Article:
Although recent media movements have attempted to bring the issues of workplace harassment to the forefront, it seems as if employees continue to struggle with mistreatment on the job. This is not limited to those in the entertainment industry. In fact, a recent survey shows that even those who have prestigious careers may be victims of a hostile work environment.
The survey in the Journal of the American College of Cardiology reveals that about half of cardiologists have been victims of harassment, discrimination and other mistreatment on the job. The worldwide survey questioned nearly 6,000 physicians, showing that highly educated and skilled professionals may also be vulnerable to sexual or emotional harassment and discrimination. The study drew the following conclusions:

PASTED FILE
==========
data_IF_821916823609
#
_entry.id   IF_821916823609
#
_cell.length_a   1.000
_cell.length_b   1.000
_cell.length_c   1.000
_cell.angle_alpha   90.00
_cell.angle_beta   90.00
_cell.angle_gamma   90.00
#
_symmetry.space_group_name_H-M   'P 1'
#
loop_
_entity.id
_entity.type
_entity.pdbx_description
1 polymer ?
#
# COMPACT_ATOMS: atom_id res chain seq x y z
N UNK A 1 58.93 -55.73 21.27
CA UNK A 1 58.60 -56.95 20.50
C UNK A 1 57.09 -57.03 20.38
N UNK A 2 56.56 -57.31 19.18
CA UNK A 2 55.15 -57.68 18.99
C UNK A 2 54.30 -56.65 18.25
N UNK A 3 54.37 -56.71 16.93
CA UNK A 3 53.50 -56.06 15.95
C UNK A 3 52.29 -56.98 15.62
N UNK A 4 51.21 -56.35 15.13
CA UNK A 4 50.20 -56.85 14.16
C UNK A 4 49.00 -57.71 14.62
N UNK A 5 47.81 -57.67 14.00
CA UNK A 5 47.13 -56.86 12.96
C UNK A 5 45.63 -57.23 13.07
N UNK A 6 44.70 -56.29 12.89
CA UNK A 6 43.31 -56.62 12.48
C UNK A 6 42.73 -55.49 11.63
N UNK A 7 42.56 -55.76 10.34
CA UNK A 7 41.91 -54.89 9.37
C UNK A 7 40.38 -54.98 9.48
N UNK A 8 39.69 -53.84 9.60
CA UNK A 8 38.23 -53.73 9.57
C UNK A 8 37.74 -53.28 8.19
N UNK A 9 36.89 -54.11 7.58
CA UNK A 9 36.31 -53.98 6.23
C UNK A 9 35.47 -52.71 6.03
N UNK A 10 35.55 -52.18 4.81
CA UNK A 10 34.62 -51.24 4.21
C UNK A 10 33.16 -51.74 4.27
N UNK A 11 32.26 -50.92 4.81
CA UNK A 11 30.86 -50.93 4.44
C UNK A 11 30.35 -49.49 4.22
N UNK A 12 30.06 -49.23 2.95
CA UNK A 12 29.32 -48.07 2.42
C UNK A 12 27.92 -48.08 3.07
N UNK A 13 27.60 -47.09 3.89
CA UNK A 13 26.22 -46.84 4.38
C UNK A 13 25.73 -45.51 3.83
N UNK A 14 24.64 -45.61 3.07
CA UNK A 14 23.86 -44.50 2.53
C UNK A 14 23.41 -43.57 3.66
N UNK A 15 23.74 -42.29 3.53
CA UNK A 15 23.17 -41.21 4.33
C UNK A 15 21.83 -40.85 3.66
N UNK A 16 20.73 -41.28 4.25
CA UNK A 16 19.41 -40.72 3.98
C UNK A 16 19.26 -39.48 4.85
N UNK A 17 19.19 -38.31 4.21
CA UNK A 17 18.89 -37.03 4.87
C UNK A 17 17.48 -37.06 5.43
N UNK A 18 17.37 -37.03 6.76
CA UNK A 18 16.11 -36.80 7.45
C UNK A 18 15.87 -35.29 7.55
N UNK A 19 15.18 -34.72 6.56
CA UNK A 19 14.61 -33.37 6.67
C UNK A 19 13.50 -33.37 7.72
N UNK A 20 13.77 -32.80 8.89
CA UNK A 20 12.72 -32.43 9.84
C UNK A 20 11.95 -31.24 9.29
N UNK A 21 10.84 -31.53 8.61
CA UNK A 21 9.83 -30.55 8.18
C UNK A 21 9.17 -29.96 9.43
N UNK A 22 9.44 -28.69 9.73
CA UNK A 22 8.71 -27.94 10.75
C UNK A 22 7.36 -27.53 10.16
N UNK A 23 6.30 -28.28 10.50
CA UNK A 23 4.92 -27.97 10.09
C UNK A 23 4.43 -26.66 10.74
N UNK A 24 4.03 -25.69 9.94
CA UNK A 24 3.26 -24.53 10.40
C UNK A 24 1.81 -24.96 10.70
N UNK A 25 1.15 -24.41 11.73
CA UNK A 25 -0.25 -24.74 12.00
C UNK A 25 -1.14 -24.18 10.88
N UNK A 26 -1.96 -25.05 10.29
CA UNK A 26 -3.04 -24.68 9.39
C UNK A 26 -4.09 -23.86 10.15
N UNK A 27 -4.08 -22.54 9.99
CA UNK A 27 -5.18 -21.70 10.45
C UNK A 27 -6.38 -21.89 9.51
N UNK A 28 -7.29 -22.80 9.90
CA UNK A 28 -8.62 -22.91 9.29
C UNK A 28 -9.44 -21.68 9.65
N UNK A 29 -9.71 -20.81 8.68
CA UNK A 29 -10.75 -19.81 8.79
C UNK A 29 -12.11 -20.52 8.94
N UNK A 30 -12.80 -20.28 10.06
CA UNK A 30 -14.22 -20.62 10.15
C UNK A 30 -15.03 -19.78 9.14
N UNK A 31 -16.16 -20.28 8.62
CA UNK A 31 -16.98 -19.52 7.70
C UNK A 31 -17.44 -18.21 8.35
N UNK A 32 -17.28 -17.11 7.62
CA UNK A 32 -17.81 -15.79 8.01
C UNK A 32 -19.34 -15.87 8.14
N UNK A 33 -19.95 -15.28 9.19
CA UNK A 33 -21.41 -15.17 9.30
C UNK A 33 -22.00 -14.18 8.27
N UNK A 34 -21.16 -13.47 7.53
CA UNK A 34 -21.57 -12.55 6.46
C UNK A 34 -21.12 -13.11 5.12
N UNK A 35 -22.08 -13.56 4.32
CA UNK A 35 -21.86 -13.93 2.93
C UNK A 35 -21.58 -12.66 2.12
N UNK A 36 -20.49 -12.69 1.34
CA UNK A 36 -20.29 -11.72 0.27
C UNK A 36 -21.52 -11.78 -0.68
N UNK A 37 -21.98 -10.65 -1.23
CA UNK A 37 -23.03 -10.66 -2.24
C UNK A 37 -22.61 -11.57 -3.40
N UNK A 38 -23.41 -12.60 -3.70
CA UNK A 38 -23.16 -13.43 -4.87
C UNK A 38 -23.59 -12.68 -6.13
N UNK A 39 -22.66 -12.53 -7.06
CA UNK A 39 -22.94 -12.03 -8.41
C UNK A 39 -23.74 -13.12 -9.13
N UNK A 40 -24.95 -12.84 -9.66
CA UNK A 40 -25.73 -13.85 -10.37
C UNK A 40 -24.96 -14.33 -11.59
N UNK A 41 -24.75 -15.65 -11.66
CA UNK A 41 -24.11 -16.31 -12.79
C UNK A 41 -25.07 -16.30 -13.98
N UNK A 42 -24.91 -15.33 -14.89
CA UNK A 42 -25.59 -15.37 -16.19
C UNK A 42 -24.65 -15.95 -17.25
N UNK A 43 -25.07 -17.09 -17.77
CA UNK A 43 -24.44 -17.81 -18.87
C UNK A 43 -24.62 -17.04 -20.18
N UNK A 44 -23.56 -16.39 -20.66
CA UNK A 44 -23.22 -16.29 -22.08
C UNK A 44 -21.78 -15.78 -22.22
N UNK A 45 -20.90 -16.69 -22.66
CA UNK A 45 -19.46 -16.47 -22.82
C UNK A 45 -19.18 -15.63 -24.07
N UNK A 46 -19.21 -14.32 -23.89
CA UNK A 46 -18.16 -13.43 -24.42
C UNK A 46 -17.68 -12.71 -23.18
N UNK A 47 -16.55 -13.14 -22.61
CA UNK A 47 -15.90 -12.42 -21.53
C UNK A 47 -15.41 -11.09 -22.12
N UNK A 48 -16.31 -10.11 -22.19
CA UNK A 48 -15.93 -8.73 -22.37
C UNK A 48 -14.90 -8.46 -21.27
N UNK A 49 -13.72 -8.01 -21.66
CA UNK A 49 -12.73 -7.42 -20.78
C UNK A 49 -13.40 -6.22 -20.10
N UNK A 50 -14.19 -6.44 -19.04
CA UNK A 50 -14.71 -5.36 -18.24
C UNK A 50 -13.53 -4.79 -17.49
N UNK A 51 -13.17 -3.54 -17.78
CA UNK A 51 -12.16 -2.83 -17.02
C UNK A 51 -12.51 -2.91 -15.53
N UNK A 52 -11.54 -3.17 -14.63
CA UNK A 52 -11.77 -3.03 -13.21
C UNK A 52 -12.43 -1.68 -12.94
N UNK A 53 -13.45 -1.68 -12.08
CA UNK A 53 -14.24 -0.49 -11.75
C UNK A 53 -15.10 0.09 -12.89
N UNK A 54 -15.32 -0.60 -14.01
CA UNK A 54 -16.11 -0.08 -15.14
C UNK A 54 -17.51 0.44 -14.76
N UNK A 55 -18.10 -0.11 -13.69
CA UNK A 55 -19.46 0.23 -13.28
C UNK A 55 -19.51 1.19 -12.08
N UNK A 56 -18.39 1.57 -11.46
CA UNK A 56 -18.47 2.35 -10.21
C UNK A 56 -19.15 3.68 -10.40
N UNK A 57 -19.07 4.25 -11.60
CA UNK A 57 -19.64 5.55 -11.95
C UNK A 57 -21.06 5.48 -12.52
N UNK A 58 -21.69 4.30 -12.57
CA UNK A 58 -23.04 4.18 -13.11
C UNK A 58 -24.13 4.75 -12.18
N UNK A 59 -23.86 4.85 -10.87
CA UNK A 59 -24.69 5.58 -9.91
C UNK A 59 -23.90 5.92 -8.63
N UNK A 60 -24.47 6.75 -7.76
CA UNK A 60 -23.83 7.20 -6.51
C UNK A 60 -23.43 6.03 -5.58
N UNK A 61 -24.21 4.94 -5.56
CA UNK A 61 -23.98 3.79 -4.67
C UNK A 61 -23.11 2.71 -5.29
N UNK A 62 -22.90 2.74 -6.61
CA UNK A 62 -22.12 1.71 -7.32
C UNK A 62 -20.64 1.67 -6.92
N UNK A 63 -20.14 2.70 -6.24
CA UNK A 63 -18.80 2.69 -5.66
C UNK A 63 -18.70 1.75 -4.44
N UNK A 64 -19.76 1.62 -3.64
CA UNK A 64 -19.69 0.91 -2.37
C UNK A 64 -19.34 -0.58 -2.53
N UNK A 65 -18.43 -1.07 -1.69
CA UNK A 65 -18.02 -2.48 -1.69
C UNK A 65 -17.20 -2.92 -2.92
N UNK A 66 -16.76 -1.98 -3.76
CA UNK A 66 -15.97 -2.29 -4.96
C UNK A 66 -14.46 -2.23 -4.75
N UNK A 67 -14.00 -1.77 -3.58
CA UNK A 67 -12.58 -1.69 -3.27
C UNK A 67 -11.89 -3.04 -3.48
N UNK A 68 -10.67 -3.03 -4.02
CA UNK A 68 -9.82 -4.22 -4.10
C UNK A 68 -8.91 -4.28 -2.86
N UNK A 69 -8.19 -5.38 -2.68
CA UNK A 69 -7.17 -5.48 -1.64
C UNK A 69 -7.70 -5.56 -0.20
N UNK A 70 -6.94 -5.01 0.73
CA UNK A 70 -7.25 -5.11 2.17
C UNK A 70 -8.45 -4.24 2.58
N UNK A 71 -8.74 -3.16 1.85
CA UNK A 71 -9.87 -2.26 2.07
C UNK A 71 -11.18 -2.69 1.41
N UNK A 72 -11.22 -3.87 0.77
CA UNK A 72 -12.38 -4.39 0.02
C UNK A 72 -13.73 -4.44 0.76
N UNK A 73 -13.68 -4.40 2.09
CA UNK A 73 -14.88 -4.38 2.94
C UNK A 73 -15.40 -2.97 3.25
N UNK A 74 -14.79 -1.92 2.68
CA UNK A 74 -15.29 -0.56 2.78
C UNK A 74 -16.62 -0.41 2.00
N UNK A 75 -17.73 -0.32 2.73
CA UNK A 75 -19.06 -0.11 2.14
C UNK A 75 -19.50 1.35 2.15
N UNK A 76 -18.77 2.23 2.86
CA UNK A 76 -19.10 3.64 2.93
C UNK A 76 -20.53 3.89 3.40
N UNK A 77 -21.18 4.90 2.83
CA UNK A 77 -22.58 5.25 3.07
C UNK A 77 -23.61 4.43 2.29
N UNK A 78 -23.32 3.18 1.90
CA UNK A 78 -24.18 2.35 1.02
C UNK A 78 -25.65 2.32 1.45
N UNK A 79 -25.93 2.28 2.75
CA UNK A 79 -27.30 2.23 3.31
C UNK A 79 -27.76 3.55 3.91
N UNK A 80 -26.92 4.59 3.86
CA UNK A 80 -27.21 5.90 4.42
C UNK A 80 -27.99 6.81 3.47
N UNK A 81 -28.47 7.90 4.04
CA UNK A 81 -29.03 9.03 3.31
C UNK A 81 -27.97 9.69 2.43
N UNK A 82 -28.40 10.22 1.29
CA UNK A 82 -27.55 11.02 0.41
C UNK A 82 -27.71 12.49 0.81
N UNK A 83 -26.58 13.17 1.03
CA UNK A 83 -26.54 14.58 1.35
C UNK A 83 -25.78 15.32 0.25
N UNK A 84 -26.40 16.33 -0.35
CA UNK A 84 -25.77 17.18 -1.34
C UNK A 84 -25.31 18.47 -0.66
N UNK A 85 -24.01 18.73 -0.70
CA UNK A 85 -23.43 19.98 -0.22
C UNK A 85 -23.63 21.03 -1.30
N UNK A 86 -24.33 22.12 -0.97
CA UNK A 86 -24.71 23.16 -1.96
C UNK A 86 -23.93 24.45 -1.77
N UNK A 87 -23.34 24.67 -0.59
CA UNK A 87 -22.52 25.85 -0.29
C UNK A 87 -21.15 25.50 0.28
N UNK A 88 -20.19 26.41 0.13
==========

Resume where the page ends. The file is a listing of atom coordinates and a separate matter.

- More women cardiologists than men felt victimized on the job.
- More than half of the women cardiologists also reported being victims of discrimination.
- About 43% of the female doctors suffered emotional harassment.
- Gender and age were the most common classes of harassment among cardiologists.
- Almost two-thirds of the respondents admitted that the hostile work environment affected the quality of their work, including their patient care.
The field of cardiology is not alone in being challenging and competitive, but having doctors who are stressed and distracted because of mistreatment on the job can be dangerous for patients. Those in other professions may also suffer the consequences of working in a hostile environment, leaving them frustrated and disillusioned about a career for which they may have spent many years preparing. No matter the setting, sexual harassment, discrimination and employee mistreatment are unacceptable elements in the workplace.